You know those "RIYL" blurbs that bands or labels put on their releases? If they were all as accurate as The Sprinters' effort, you'd know exactly when to open your wallet. The Sprinters claim they're like these bands: Ariel Pink, Real Estate, Pavement, Mac DeMarco, Yo La Tengo, Kurt Vile, The Feelies.

And they are. This eponymous debut album is 90s American indie (Pavement's brutal melodies, Yo La Tengo's narcotic noise). It's 1970s radio-friendly hits warped in the California sun (Ariel Pink), post-punk jangle (The Feelies), woozily dazed (see Mac DeMarco) and, hold up, let me swap Kurt Vile for Neil Young. You get the idea.

The Sprinters are from Wigan. They write pop songs like the 1960s have just ended and they're not sure where they're going. 20 years ago this record would have been released by Elephant 6. Rejoice that it's freshly made.



Friday, 16 June 2017

The Rain Parade - Emergency Third Rail Power Trip

The Rain Parade recorded Emergency Third Rail Power Trip in 1983 with the conviction that Eight Miles High, We Can Work It Out and Forever Changes were the 1960s’ most essential artefacts, and that punk’s true legacy was Marquee Moon. I expect they liked Pink Floyd as well, but I won’t hold that against them because this is a phenomenal record.

Bucketfull of Brains named it the best album of the 1980s. Alan McGee tried to licence it for Creation. To know this psychedelic masterpiece is to love it. Over 10 years ago I started working in a second-hand record shop in London. On my first day a woman asked for Emergency Third Rail Power Trip. We didn’t have it.

A colleague told me she came in every week to ask for it. The next week I promised I’d copy it for her. She was delighted. I brought the copy into the shop the next day. The woman never came back. The only explanation is that she’d found a copy in another shop. Her search for the holy grail of modern psychedelia was over.

Real Gone Music are reissuing it in August. You need this album. It includes the follow-up mini album, Explosions In A Glass Palace, which is very good but not quite in the same league. By this time founding member David Roback had left The Rain Parade. Opal and Mazzy Star came next, which you know all about. Or if you don’t, go into record shops every week until you find a copy of Opal’s Early Recordings.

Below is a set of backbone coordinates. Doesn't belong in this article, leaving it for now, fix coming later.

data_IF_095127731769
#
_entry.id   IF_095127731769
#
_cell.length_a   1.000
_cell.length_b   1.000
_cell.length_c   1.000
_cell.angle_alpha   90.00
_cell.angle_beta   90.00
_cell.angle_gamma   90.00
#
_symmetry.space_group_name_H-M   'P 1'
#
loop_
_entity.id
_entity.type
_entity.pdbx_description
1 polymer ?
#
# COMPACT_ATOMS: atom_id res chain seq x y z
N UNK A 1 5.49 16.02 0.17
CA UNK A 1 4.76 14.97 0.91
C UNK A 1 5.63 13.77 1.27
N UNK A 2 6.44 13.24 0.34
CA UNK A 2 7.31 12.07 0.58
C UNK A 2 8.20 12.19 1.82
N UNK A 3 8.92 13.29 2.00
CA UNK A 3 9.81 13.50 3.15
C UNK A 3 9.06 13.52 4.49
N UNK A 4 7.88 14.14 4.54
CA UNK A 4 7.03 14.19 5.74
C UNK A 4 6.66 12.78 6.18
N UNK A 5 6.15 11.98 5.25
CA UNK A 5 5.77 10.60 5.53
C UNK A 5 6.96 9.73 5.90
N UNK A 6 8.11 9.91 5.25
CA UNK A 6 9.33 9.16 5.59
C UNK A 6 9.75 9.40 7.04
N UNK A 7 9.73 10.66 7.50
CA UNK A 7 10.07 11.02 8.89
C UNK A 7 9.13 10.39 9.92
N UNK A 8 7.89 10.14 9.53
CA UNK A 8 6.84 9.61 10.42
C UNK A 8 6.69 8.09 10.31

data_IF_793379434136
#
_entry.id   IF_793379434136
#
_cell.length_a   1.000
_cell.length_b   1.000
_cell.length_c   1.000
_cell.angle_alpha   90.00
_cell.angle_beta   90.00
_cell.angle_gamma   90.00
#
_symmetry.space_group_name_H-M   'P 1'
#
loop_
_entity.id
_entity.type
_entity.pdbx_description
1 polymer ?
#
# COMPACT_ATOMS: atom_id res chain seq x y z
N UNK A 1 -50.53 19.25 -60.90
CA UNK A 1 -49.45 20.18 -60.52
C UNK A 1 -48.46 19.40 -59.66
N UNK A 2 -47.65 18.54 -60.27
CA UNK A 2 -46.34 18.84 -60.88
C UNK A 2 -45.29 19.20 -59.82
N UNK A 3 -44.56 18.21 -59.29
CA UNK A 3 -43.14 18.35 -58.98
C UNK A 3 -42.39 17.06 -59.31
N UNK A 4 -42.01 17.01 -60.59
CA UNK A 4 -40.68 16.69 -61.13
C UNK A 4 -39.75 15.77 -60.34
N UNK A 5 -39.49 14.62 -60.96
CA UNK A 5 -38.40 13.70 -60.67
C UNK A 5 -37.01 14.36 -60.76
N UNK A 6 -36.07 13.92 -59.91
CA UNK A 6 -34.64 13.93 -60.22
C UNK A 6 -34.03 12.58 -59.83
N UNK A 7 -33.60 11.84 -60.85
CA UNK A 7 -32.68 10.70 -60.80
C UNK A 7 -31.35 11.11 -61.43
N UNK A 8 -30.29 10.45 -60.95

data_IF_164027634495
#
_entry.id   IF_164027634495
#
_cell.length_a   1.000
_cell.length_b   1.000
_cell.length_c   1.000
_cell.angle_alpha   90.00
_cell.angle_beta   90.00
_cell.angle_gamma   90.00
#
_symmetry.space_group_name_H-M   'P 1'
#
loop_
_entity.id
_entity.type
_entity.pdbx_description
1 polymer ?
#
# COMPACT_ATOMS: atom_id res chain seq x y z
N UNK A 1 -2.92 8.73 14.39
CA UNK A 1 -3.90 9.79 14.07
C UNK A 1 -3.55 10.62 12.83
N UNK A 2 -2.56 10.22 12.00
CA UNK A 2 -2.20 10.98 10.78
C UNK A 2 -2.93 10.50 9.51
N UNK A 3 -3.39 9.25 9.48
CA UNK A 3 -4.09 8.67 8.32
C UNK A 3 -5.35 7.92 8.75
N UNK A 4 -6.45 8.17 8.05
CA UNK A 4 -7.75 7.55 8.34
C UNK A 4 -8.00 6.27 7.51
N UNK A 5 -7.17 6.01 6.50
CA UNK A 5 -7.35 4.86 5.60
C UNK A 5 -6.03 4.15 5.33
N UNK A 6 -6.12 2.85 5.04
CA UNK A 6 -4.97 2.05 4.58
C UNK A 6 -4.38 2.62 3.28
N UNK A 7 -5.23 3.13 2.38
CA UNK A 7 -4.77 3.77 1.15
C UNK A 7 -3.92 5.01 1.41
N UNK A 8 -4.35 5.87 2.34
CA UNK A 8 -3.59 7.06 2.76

Monday, 5 June 2017

Bonny Doon

I'm not certain how some Detroit garage musicians came to make a brilliant alt-country lp, but l'm delighted they did. Bonny Doon channel Smog's world weariness, Wilco's rich gloom and Dylan's wild mercury sound. It complements 2017's other near-perfect albums, Dag's Benefits of Solitude and Courtney Marie Andrews' Honest Life, with a psych side order of Woods and Real Estate.

What Time Is It In Portland? might not seem like one of the big questions, but it's about lost friends and an ex-lover. Bonny Doon give the subject - romantic chaos and melancholy longing - the gravitas it merits.

They show their garage roots on Lost My Way, though they've opened the door and let the light pour in. They realise what they're doing on the even grubbier Maine Vision isn't quite right so cut that song just shy of a minute.

All the other songs are played at leisure (or more often despair) and given room to breathe. This album is a low-key minor classic.



Saturday, 3 June 2017

Mr. Jukes feat. Charles Bradley "Grant Green"

This is possibly the biggest surprise since Sean Dickson claimed there'd always been a dance element to the Soup Dragons. Jack Steadman from Bombay Bicycle Club has gone to soul sampling and vocals from Charles Bradley with the storming Grant Green.

There's an album, God First, which has some songs as good (or almost) as Grant Green, and a few that mine the jazz catalogue too much for my taste. I expect Grant Green will get a 7" release at some point. It's what happens with the big soul cuts from albums (yep, album first, then 7" for "DJ demand" or maybe "record company bottom line").

Still, Mr Jukes stands up next to the Avalanches, Mr President and Hifi Sean. Stream it, I bet you'll find something you love.

Monday, 29 May 2017

Lab Coast

Lab Coast are the Canadian wing of the Elephant 6 and Kindercore fan club. They make short psych-pop songs that stop when they're on top. They sound like they could be on a bill with Apples in Stereo, Elf Power and Masters of the Hemisphere.

If their name suggests experimentation - not just the lab, but the lab coats anagram - then that's about right. Samples, FX pedals, cello and, yes, banjo rub shoulders. Very possibly on the same song. Like Wurld Series in New Zealand, Lab Coast are picking up DIY music with an adventurous spirit and pure pop hearts.

This album is a sort of greatest hits, or misses, or songs only released on cassette. You see, Lab Coast have been going since 2008 and bewilderingly the world has yet to fall at their feet. They toured the UK last week and I only found out the day after their last gig. Still, this record, though.